Intro: This past semester, I took an intro to printmaking class at university. Wanting to capitalize on expensive art resources like risograph printers and printing presses, I figured printmaking was a great way to learn an unconventional and entirely unfamiliar medium of art at relatively low cost (well I still pay tuition…)
The first class project was a woodcut print. We decided to center our sketches on the theme “balance,” decided through a very democratic, pain-staking voting process within our 11-person class. This project spanned about 6 weeks, and we were required to make an edition of ten (i.e. ten of the same print).
Interesting side note: to resize store-bought paper, it’s part of the woodcut tradition to tear the paper (as opposed slicing it with scissors or blades).
Process: Bought woodcutting blades and blocks of wood (surprisingly expensive). Finalized preliminary sketches. Made a sketch onto actual block of wood. Spent hours thinking of color separations and how to partition out my color layers. Weeks of carving out each color layer on the same block of wood. Used exacto knife for more detailed sections and clean lines. For each color layer, I inked up my board with relief ink. The process was pretty tedious, as I had to make sure the board was clean and contaminant-free. It’s close to impossible to be rid of all the little chips of wood left over from the carving stage. But these insidious little pieces create an uneven surface while asserting pressure from the press, so often times, the area around these tiny villains won’t print. Finally, the cleaning process at the end of class is a whole other gamut. I’ll just say that I had to leave at least an extra 30 minutes in order to make sure all the painting breyers and paints were cleaned up thoroughly (with vegetable and baby oil).
What does it look like to be sated, in the heart, in the mind, in the soul?
My subject matter is relationship between human and nature. Hasui Kawase, a prominent landscape artist in Japan during the 20th century, it is clear that nature is an irrevocable backdrop to the human experience.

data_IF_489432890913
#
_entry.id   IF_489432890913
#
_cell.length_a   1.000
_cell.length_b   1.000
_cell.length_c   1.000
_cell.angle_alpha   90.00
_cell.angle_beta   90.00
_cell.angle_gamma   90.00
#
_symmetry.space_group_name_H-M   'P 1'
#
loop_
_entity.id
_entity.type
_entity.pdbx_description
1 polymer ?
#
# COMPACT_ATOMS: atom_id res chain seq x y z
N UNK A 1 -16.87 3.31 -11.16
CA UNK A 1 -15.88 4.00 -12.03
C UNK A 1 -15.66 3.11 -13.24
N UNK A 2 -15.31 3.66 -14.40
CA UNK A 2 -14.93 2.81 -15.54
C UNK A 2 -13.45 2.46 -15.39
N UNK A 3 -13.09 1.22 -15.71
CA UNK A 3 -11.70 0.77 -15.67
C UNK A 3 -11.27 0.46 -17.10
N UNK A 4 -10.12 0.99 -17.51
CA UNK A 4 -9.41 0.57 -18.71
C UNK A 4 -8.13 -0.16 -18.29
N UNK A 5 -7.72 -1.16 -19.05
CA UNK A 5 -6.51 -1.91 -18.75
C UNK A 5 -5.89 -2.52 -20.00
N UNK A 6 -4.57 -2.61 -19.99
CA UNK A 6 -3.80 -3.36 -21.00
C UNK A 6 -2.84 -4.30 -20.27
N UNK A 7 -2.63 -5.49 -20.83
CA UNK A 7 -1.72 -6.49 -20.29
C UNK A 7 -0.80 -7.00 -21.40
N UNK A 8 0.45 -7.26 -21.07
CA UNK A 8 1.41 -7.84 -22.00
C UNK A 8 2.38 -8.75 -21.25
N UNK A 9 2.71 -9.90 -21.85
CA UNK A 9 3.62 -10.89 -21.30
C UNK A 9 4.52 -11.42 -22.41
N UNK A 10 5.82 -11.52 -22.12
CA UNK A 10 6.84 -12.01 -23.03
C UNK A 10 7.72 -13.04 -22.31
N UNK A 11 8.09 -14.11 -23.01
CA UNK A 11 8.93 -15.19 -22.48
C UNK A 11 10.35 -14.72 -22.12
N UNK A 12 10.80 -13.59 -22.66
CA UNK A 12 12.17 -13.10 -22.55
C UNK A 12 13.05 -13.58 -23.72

In Buddhist teachings, the world is characterized by the ‘three marks of existence’: impermanence (anicca), suffering (dukkha), and non-self (anatta). Recognizing anicca means seeing the ebb and flow of life, the wearing of mountains, the cycle of birth and death, the flux of highs and lows. It is a rare thing to find a feeling of clarity and inner peace. My purpose here as an artist is to archive these fleeting moments in an honest way.
Overall, I really enjoyed this project. The slow, meticulous process of physically carving into wood is surprisingly meditative and cathartic. Furthermore, this form of printmaking challenged my ways of thinking and my indecisive bent. Clearly, the physical removal of material is a very binary decision. Either the wood is there or it’s not. Once a decision is made, it’s final and completely irreversible. For decision-paralyzed human beings like me, this is an art process dreamt up from a nightmare. I had to heavily discipline my old mushy, draw-as-many-confusing-lines-as-possible-to-abstract-my-drawings ways (see preliminary sketch) and be a cool-headed + decisive bean.
Some of my favorite woodcut artists include Hasui Kawase.
I also love this woodcut of Grinnell Glacier by Todd Anderson (think of the crazy color separations!!)